adapted byGeoffrey Beevers
While appearing to deal with simple relationships between simple people, this production also includes some of the weightier issues to be found in Eliot’s novel, themes of religion, sacrifice, suffering, love and the growing divide between the industrial towns and their rural neighbours.
The action takes place in 1799 in the North of England and examines a small rural farming community and the complex relationships between three quite different families: the Bedes, the Poysers and the squire of the big estate. This is all done with only six actors, some of them playing a variety of roles. Furthermore these actors remain within the auditorium throughout the performance sitting in seats dotted around the theatre and somehow this makes the action taking place in the space all the more intense. The Orange Tree stage is in the round and as such the audience get very close indeed, often the actors place chairs and tables directly in front of them and far from being a distraction it actually enhances the audience’s experience.
This production is quite long, coming in at three hours including an interval, and as such it is all to the actors’ credit that this is a fairly fast paced and often quite moving piece. The plot centres on a series of love triangles, although it also examines the nature of duty and human morality. The eponymous hero, played by Jack Sandle, is the archetype rural man who, by hard work and good craftsmanship, anticipates a bright future. Captain Arthur Donnithorne played by Christopher Harper is the opposite of Adam, he is to inherit the estate and as such has no work or labour with which to occupy his time and, despite his good intentions, his is a weak character who when tested does not measure up. These two men have been set up as opposites, something that is also the case with the two female leads. Charlotte Asprey plays Dinah Morris, the moral core of the play, with a fantastic sense of a woman completely sure of her destiny and the rightness of her calling as a Methodist and a preacher. Daisy Ashford plays Hetty Sorrell the object of the mens’ affection and yet a vain, selfish girl who appears to have no strong moral core.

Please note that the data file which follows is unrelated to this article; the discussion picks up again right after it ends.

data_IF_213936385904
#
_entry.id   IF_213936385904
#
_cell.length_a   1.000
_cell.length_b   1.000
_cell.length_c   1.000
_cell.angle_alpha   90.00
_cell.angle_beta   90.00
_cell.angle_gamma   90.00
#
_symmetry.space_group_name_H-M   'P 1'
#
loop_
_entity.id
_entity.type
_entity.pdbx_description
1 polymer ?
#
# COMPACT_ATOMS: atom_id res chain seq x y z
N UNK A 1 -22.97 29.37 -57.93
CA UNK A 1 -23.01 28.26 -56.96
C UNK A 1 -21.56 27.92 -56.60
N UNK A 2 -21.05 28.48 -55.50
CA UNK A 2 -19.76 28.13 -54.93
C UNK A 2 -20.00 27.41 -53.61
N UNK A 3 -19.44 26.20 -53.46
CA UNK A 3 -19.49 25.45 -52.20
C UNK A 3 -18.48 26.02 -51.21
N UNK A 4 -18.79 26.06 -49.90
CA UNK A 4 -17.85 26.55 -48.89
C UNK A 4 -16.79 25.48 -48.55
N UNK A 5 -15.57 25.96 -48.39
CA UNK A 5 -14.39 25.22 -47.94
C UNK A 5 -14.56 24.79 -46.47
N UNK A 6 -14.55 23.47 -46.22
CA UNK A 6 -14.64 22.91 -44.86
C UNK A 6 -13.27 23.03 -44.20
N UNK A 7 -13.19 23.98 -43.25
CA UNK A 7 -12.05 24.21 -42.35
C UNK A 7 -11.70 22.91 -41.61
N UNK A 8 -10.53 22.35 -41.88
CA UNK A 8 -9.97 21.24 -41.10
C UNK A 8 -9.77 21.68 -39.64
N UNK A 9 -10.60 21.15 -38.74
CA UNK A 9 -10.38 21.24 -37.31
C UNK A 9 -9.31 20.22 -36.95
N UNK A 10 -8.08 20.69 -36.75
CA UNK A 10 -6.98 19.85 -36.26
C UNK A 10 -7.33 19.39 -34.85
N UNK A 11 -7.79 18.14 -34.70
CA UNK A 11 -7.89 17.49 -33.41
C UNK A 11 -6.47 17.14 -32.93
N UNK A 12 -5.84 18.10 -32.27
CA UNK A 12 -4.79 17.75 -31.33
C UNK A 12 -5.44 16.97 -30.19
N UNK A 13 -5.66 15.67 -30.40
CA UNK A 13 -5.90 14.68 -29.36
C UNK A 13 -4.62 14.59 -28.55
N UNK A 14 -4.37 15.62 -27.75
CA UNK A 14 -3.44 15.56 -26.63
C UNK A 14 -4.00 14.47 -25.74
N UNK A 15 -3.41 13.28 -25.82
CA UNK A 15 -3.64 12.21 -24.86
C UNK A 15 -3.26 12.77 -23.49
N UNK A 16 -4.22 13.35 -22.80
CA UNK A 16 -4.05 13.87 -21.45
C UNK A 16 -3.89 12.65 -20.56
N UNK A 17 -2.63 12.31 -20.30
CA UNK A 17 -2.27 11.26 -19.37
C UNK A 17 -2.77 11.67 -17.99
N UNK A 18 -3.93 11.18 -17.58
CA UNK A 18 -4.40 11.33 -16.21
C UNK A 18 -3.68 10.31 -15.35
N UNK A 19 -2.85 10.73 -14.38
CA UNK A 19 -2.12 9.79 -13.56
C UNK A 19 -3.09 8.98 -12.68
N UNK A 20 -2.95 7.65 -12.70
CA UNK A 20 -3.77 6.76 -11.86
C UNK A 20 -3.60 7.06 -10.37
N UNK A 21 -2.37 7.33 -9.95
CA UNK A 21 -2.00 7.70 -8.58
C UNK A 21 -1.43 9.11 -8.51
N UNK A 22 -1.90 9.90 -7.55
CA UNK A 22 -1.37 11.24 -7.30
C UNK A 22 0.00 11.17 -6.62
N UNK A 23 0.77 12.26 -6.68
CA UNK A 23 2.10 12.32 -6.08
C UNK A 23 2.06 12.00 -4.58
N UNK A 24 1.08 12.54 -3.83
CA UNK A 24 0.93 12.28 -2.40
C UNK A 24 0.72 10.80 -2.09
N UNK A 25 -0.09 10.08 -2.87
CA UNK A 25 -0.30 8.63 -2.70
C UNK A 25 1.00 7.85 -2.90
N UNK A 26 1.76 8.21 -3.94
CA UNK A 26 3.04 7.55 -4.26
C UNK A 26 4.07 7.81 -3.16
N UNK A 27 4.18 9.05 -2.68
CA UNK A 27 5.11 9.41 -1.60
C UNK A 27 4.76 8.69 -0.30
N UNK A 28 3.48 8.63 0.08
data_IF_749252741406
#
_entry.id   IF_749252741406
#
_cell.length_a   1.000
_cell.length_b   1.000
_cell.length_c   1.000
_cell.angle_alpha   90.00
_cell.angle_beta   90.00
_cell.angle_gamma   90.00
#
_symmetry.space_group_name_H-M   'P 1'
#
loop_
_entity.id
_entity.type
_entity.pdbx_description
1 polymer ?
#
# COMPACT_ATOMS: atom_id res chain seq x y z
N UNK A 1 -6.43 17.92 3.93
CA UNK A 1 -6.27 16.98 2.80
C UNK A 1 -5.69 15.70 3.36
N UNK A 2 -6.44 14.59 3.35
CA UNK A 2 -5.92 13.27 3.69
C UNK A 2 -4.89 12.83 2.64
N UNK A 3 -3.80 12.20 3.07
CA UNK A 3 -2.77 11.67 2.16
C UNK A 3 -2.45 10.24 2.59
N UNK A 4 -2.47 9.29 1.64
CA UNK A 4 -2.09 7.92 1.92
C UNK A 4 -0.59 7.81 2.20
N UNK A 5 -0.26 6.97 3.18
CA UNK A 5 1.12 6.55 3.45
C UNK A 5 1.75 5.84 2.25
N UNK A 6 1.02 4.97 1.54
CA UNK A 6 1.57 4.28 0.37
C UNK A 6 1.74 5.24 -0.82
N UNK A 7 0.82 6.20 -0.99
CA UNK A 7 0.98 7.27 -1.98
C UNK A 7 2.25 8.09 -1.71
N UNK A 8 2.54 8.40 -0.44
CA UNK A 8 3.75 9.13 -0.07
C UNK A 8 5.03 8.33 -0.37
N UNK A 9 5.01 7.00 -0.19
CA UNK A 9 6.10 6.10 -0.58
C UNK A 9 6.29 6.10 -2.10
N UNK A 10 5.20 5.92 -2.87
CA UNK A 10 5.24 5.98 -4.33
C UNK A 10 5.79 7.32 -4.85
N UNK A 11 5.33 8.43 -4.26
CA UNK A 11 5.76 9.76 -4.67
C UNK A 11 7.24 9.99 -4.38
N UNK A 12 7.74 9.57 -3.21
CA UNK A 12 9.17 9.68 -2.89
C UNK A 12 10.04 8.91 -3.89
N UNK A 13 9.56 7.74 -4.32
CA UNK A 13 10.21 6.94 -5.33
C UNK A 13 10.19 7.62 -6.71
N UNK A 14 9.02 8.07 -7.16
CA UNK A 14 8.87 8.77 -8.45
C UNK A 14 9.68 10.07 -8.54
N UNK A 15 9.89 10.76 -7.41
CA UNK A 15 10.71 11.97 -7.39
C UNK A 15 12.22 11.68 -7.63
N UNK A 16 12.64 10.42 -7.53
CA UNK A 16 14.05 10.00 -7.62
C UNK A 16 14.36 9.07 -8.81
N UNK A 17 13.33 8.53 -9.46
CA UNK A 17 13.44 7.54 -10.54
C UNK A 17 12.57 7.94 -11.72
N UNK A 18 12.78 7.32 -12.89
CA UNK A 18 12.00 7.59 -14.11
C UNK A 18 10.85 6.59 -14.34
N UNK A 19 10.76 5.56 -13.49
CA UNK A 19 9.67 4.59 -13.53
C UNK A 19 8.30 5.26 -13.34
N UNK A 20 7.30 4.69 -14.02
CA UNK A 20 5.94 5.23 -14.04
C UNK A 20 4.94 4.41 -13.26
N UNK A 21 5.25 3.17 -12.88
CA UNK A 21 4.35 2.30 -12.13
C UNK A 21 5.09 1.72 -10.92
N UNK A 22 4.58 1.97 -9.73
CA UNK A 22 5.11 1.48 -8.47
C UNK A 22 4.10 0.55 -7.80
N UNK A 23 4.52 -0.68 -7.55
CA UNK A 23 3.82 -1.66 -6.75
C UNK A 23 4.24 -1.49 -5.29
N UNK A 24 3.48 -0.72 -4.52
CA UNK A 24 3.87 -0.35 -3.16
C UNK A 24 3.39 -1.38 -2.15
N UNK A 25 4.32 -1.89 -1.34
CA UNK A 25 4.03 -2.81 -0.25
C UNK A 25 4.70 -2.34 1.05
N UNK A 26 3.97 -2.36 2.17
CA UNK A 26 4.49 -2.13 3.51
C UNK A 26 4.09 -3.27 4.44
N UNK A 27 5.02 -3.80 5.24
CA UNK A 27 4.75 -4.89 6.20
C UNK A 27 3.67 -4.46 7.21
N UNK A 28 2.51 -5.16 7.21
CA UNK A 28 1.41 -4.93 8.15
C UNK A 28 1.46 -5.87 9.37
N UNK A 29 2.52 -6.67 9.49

The other two actors, Peter Forbes and Tilly Tremayne, play several other characters between them, and bring most of the humour and fun to the proceedings. For while this piece deals with quite serious topics it is often surprisingly funny and light-hearted and as such it makes the darker second half all the more shocking.
The nature of the space at the Orange Tree is such that there is no room for large sets or numerous complicated set changes; as such this production simply uses as series of benches, chairs and tables and allows the actors to indicate the changes of scene. Furthermore, the actors often soliloquise, giving the audience access to their thoughts and feelings but also helping to move the action along.
While perhaps this play is a little overlong in the first half, it does have many characters and situations to introduce and explain. It is a fairly serious play, which addresses some sombre themes, and yet it manages to do so in an entertaining, frequently light-hearted manner without ever preaching to its audience.